There's also no front-panel display beyond a few tiny lights, so you have to make volume and subwoofer level adjustments without knowing exactly what level you're at. Home theater purists may also grumble that the lights aren't dimmable, but that's easily fixed with some dimming tape.
The wireless subwoofer might be the smallest one we've seen for a sound bar system, an incredibly compact 9 inches wide by 10 inches high by 9 inches deep. What the box lacks in style it makes up for in "stashability." While you'll typically get the best sound by placing it close to the sound bar and a wall (but not in a corner), the sub still sounds decent with alternative placements, such as behind the couch, if you're looking to hide it out of sight.
The included remote also falls short, using the cheap, wafer-thin "credit card" design that's inferior to full-size clickers. The shape and the layout of the buttons make the remote hard to navigate by feel, and their bubbly contours fail to reassuringly click when pressed. At least you can program the SP-SB23W to accept commands from your TV's or cable box's remote, although note that some TVs display an error message when used in this configuration.
While none of these design issues are major, they do make the SP-SB23W a little harder to recommend to buyers looking for a dead-simple and easy-to-use home audio system. Sony's HT-CT260 has a better remote and a handy IR repeater, while SpeakerCraft's pedestal-style CS3 looks better sitting under your TV and avoids the remote-blocking issue altogether.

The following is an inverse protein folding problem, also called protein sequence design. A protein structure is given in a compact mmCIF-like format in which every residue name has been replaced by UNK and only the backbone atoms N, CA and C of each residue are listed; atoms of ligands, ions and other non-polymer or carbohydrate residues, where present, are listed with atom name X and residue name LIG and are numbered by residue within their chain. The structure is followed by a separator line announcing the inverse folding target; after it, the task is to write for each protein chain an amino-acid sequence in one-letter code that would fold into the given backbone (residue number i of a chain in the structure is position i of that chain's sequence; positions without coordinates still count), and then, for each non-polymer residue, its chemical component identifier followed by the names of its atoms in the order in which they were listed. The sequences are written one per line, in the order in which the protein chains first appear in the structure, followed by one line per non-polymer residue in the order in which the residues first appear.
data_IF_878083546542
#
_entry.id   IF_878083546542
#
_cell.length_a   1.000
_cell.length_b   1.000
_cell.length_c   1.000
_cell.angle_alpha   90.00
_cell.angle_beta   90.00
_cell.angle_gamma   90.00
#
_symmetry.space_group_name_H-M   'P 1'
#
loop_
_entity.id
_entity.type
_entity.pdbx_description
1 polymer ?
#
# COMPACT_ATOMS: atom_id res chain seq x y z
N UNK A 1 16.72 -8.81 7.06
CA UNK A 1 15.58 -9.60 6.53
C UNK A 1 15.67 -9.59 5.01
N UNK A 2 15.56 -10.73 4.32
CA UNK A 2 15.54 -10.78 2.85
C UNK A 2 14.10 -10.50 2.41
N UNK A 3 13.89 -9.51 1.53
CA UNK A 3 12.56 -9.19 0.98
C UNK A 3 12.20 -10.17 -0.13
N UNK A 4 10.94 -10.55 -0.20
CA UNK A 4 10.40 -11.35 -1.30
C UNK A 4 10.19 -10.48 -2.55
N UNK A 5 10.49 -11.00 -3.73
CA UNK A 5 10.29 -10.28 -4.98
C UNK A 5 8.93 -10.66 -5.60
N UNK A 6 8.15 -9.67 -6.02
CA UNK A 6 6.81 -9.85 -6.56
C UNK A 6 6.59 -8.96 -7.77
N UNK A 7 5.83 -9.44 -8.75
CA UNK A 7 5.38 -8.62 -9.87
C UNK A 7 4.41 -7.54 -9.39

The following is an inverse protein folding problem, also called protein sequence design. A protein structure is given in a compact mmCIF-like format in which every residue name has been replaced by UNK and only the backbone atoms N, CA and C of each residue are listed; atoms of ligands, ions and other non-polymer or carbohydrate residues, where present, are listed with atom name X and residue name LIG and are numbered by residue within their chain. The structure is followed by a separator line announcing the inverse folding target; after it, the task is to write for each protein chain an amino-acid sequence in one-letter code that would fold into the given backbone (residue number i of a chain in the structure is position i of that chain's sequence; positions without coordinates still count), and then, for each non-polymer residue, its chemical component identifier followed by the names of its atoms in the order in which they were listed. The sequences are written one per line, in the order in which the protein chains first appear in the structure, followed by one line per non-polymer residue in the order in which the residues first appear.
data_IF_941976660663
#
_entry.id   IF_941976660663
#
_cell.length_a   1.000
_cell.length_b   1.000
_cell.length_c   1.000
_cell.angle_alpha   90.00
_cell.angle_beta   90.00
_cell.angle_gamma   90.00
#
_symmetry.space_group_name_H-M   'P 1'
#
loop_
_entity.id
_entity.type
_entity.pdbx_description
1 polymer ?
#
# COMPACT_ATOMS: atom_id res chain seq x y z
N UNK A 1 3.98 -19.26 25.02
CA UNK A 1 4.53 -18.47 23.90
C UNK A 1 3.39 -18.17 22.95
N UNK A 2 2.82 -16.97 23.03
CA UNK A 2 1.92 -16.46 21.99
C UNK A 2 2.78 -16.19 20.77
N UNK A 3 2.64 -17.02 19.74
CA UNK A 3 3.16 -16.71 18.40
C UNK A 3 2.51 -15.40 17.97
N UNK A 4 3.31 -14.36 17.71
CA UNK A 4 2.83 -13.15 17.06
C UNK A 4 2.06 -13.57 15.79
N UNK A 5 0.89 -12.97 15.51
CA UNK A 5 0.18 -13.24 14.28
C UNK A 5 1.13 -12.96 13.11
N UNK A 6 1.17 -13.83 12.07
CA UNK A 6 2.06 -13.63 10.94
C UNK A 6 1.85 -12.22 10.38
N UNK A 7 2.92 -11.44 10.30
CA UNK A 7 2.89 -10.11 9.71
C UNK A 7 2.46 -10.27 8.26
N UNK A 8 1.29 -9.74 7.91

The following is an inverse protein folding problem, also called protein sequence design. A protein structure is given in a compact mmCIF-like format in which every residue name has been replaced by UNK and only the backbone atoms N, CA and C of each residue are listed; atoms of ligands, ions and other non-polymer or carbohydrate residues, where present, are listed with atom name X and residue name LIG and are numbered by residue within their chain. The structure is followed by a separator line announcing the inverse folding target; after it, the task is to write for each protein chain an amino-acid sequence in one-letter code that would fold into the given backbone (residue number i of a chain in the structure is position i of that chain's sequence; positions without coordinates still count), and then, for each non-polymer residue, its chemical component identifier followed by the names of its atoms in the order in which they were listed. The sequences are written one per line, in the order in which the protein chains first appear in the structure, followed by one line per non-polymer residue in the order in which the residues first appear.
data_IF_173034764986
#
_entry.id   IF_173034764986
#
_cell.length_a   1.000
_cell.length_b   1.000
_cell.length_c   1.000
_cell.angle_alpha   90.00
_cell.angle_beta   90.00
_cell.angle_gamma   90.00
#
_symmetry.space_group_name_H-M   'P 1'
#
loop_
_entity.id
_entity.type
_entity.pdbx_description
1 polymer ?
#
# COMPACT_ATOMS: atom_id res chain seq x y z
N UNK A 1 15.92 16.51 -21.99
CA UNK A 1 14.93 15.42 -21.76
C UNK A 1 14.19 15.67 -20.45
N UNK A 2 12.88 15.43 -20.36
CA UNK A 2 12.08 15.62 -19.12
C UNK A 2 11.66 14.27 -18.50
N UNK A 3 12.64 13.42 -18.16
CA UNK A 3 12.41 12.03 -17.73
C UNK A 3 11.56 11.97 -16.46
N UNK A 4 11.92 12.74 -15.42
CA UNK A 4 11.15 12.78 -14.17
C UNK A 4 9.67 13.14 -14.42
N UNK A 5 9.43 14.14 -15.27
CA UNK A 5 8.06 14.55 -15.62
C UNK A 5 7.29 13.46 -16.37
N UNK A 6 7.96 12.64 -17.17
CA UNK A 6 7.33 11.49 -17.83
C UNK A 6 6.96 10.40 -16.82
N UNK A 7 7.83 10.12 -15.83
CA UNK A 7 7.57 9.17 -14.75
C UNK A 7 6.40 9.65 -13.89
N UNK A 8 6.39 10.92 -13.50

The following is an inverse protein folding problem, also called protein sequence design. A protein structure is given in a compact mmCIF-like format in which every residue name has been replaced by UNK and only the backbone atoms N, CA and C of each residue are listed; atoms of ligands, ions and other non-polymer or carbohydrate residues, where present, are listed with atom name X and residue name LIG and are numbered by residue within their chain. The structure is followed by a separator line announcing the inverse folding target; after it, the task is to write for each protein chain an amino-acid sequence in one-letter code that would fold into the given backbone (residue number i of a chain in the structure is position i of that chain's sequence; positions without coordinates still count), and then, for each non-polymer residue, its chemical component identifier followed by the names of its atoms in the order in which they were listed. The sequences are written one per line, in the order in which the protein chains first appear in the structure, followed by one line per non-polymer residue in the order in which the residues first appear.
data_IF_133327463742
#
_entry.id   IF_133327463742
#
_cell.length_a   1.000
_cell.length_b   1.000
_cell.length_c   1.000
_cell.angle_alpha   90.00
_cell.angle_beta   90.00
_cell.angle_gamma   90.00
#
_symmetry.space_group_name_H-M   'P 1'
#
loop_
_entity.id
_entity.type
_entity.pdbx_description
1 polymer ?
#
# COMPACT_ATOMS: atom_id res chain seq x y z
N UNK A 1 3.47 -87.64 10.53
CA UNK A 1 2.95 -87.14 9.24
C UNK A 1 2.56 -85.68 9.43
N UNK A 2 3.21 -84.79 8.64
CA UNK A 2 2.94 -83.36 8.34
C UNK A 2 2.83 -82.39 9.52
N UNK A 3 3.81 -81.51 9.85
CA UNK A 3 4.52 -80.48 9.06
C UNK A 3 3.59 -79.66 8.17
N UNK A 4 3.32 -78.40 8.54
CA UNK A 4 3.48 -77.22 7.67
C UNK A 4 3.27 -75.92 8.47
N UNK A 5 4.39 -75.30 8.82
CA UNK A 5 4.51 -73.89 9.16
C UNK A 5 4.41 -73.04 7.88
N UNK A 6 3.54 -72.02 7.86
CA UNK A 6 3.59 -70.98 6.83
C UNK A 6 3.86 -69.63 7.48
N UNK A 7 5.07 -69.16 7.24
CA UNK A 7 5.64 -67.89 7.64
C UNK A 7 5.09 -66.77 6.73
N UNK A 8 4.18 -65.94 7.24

Features: Minimal inputs, plus Bluetooth
Around back you'll find a bare minimum selection of ports: an analog input and an optical input. That might not seem like much, but it's plenty if you use your TV as a switcher by connecting all your devices directly to your TV, then connecting your TV's audio output to the sound bar. You'll be limited to the number of inputs on your TV, but the upside is there's less fumbling with remotes, as you'll only need to change the inputs on your TV to switch between devices.
The one slight disadvantage to this arrangement is that most TVs "dumb down" incoming Dolby Digital surround-sound signals, outputting just a stereo PCM signal to the sound bar. That's less of an issue for a strictly stereo sound bar like the SP-SB23W, but those who are fussy about their audio won't be able to choose whether the sound bar or TV decodes the Dolby Digital signal. (The SP-SB23W includes Dolby Digital, but not DTS, decoding.) For most buyers, it's not an issue; the SP-SB23W sounds good with both PCM and bit stream signals and the audible differences between decoders are likely small.
The SP-SB23W also has built-in Bluetooth, thus supporting wireless audio streaming from nearly every mobile device. Even better, it supports the aptX codec, which permits higher-quality wireless transmission on devices that support it. Bluetooth streaming is perfect for instant-gratification listening, especially since it works with any app you have on your mobile device, including services like Spotify, Pandora, Rdio, and iTunes Radio.